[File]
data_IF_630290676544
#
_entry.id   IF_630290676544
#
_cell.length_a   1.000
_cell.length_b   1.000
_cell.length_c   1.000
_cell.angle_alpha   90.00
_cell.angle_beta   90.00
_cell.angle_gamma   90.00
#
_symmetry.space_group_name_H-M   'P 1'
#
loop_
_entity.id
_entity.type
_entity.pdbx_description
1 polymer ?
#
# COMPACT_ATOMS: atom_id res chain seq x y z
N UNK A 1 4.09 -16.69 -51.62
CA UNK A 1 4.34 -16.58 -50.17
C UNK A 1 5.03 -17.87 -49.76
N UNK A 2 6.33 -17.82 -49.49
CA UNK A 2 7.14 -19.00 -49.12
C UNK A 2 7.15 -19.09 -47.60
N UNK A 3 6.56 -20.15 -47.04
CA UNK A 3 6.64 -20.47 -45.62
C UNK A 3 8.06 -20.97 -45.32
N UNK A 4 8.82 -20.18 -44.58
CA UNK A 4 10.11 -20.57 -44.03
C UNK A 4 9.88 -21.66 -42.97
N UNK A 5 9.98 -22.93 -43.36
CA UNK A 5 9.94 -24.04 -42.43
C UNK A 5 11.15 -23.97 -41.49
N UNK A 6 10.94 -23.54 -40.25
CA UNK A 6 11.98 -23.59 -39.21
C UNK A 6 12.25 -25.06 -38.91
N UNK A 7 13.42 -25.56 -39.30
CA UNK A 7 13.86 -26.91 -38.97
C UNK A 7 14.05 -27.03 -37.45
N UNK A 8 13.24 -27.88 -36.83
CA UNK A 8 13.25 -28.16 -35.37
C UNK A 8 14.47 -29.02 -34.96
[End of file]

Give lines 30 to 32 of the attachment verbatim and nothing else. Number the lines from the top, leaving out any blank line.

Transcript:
N UNK A 4 8.82 -20.18 -44.58
CA UNK A 4 10.11 -20.57 -44.03
C UNK A 4 9.88 -21.66 -42.97